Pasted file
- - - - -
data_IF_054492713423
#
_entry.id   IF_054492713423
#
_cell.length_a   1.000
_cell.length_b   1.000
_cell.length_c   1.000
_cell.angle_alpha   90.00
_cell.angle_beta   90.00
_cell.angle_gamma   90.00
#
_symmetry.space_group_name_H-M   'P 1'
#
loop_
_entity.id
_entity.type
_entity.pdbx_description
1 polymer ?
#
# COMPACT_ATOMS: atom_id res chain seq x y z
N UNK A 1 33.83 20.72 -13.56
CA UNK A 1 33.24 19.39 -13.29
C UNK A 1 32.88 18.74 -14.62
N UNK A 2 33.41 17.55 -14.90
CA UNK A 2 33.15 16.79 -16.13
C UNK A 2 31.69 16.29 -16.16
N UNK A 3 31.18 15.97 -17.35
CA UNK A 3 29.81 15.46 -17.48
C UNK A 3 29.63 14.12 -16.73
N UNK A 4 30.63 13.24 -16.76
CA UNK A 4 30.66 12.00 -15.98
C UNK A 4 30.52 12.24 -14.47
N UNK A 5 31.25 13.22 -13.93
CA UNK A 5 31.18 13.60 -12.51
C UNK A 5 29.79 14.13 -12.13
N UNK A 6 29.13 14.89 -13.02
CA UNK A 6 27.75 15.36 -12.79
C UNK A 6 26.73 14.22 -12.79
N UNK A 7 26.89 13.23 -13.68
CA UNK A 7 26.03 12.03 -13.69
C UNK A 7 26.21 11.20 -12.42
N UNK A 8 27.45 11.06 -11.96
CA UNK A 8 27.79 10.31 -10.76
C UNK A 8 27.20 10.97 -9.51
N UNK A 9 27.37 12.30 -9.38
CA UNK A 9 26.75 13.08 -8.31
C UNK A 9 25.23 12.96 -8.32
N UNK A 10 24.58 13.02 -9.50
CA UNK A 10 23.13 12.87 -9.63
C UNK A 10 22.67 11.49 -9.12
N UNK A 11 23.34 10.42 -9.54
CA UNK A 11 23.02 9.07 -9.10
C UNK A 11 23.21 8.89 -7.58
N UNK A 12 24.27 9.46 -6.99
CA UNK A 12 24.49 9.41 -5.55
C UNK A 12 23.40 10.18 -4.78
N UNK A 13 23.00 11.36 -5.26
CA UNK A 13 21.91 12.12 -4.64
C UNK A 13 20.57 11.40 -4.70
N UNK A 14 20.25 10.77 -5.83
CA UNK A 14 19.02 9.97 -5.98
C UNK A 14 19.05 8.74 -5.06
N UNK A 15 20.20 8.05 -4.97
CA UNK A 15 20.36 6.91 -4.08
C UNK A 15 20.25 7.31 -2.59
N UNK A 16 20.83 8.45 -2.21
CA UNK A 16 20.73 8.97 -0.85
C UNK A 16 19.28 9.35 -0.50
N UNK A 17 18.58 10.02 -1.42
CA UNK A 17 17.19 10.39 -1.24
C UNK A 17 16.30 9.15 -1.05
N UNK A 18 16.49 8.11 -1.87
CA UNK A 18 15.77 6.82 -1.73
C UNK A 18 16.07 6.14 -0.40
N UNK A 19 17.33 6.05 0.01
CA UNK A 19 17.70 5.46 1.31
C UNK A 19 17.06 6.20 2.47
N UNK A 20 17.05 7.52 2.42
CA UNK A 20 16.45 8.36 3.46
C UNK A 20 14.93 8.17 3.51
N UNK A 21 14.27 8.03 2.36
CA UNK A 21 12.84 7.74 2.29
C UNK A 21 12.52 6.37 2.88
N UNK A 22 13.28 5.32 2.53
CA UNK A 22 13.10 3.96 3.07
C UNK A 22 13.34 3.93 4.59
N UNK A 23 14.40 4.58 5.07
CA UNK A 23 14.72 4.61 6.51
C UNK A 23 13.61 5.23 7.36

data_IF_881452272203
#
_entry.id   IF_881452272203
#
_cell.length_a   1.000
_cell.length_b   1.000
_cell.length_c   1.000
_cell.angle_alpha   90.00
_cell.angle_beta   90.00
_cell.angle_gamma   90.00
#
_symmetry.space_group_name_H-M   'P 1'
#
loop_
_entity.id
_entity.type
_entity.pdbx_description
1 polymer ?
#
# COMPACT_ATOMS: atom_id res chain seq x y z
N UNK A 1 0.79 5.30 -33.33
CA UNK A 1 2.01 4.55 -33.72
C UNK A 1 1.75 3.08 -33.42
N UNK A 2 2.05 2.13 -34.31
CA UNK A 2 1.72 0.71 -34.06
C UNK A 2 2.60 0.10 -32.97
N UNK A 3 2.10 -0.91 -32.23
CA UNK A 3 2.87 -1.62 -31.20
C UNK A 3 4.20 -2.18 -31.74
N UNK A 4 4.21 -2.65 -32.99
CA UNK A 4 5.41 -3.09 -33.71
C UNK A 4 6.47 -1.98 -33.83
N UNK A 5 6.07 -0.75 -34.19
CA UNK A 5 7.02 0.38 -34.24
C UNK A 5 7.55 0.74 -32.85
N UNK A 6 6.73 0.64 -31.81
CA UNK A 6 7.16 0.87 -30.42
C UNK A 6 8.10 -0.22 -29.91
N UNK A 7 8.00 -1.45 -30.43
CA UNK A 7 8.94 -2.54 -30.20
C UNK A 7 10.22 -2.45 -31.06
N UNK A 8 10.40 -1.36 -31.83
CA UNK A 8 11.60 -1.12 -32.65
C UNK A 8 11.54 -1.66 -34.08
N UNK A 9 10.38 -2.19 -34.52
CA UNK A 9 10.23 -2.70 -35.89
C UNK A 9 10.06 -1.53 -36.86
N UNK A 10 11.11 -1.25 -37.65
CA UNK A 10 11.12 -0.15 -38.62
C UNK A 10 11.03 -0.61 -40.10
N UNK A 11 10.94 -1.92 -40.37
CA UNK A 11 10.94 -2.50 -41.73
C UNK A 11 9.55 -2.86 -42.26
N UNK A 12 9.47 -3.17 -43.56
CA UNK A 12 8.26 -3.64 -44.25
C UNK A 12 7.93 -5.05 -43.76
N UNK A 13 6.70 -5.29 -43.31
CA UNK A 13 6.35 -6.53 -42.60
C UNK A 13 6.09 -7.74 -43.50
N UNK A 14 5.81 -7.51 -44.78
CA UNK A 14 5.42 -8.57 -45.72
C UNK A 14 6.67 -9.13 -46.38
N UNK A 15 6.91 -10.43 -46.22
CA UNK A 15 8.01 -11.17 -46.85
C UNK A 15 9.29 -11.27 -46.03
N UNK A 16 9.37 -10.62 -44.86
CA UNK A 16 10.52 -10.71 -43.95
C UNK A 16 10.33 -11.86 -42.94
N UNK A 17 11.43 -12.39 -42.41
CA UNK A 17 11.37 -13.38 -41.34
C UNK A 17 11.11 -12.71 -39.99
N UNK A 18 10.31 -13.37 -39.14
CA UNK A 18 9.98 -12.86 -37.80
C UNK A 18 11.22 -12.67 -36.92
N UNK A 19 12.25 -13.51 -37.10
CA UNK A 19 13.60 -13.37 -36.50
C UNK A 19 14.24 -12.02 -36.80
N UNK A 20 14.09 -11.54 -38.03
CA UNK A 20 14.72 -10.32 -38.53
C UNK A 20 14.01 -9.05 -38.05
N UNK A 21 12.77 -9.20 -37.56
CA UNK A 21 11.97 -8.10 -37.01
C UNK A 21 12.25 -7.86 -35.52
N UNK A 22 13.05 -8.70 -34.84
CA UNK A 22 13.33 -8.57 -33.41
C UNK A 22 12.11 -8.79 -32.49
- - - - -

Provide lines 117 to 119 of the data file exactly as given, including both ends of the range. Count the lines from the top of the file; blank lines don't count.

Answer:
CA UNK A 3 2.87 -1.62 -31.20
C UNK A 3 4.20 -2.18 -31.74
N UNK A 4 4.21 -2.65 -32.99